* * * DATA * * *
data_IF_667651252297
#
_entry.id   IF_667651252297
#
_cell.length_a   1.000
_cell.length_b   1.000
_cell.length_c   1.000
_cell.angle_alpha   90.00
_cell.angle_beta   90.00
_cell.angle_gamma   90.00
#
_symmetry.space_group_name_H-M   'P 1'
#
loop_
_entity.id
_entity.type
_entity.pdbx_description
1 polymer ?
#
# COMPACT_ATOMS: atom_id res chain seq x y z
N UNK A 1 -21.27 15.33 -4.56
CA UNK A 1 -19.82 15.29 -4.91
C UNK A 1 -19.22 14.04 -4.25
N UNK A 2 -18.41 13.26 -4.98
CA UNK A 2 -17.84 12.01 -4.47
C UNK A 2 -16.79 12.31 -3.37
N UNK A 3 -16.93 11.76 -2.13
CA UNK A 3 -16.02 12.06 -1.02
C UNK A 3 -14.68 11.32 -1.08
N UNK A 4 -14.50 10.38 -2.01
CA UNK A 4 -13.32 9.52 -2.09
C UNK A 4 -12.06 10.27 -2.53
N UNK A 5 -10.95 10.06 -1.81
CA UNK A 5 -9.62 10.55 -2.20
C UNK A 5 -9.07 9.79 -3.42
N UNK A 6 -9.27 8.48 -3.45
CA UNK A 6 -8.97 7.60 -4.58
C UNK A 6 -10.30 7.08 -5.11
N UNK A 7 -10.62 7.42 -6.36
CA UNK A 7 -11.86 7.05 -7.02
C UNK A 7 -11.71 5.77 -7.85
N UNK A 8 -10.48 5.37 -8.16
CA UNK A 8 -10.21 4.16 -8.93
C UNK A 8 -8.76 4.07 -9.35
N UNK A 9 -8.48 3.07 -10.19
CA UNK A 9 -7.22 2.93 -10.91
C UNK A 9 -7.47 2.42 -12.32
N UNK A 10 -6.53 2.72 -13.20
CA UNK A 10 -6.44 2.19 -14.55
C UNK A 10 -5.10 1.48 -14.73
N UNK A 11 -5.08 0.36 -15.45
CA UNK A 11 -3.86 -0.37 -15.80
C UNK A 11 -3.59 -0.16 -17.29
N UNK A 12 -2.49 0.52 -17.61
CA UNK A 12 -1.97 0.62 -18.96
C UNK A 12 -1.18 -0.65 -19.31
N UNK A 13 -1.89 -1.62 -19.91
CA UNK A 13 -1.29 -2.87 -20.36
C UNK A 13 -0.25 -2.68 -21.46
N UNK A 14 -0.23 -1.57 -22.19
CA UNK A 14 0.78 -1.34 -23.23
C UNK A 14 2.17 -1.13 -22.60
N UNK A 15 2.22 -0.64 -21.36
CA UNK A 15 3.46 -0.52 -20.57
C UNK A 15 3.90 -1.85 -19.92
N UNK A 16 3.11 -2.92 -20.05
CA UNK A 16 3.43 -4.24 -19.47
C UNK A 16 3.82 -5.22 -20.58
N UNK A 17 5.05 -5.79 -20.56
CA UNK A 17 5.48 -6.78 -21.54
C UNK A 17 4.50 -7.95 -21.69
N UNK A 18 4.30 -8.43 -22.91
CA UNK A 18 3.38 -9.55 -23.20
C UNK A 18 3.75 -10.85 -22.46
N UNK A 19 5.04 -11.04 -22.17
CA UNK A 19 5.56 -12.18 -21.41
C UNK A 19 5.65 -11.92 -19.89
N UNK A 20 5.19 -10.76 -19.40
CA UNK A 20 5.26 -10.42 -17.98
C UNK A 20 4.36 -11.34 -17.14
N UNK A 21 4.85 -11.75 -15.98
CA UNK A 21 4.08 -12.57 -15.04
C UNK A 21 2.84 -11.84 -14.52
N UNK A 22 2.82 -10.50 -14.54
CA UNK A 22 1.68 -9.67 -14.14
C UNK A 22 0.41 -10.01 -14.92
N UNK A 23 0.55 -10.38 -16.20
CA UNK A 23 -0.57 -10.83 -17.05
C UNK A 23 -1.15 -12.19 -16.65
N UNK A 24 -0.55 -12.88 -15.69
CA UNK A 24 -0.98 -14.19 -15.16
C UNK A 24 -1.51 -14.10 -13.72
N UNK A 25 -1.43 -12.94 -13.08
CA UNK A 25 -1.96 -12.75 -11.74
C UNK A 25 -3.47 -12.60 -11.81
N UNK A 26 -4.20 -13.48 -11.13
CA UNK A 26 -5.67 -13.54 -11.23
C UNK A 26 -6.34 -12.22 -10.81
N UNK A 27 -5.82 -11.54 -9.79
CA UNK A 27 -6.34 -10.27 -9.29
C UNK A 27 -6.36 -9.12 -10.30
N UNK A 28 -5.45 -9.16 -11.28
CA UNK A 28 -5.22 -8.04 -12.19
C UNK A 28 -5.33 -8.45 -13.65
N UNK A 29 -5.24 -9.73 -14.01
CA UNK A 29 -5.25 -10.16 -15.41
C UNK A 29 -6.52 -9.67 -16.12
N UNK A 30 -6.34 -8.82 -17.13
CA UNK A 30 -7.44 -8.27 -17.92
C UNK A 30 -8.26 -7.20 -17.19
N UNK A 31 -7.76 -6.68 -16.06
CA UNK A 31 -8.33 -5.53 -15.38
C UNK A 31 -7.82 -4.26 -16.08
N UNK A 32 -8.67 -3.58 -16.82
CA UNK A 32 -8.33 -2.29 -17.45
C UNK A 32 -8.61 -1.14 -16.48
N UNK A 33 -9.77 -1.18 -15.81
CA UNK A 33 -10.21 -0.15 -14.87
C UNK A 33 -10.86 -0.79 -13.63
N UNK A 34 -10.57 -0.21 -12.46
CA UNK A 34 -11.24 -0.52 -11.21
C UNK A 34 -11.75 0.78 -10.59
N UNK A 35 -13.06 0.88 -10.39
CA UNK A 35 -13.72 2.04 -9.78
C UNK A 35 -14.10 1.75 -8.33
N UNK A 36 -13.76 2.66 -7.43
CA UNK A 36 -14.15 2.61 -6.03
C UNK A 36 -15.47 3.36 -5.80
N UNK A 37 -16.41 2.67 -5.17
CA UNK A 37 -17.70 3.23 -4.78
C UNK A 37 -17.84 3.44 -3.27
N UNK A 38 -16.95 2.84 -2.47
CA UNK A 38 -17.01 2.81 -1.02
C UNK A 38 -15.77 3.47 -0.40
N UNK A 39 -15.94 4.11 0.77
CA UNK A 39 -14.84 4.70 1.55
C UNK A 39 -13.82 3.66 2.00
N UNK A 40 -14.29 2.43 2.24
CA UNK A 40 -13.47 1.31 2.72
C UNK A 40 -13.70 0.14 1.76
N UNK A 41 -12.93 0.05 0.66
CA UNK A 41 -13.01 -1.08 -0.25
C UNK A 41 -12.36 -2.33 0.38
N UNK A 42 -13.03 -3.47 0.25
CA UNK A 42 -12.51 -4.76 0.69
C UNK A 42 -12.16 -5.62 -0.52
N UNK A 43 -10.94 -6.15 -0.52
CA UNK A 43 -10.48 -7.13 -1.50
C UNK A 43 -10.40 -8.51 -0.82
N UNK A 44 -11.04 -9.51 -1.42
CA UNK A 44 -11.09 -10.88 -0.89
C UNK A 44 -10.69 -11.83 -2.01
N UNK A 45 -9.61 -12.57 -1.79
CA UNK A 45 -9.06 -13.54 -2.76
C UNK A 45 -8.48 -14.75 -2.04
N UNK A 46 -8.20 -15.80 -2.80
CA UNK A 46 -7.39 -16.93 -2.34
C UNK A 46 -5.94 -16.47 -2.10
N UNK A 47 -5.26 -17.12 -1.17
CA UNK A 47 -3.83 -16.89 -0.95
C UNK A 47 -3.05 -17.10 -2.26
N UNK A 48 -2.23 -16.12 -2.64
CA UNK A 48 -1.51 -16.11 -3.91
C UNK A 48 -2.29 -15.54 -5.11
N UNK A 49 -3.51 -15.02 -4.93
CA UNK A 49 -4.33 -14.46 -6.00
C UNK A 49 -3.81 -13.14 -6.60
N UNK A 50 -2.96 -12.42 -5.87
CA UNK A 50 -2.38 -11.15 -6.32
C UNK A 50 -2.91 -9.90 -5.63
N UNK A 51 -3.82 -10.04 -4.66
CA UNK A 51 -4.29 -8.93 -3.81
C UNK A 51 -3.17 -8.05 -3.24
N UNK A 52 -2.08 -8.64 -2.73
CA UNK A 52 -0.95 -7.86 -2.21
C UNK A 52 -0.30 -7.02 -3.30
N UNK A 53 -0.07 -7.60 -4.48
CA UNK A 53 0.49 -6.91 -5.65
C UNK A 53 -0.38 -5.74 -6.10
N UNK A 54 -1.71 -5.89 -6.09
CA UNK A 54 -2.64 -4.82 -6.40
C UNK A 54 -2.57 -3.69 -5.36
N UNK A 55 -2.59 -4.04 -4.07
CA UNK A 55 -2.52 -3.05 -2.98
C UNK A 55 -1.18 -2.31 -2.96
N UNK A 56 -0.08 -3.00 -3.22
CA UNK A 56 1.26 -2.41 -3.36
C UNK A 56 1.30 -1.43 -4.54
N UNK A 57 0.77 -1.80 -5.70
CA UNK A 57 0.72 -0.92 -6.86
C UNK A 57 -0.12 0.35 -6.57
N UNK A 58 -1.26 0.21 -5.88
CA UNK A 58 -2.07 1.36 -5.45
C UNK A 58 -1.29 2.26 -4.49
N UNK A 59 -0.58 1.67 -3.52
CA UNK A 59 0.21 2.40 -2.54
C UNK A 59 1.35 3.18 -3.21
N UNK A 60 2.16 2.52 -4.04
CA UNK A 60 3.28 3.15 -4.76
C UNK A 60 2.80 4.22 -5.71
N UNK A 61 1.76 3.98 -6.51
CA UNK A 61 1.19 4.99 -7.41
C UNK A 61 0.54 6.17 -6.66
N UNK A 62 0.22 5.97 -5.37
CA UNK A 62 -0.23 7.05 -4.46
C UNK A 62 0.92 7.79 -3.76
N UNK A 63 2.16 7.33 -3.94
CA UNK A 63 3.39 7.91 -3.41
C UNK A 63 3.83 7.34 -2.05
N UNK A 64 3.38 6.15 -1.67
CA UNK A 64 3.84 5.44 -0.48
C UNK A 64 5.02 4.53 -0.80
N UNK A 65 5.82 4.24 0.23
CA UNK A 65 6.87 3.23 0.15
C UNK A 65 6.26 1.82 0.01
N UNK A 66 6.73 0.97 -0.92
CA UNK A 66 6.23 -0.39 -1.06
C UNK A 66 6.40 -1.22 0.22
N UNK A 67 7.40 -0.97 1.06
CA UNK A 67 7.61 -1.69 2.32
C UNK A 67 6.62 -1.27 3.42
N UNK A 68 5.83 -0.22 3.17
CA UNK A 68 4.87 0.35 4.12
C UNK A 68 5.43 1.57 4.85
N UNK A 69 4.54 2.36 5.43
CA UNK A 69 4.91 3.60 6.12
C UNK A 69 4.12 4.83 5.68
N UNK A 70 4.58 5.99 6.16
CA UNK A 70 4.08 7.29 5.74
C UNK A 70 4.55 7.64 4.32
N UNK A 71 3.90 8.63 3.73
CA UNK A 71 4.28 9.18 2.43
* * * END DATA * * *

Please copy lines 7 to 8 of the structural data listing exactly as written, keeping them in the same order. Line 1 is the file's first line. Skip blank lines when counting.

_cell.length_c   1.000
_cell.angle_alpha   90.00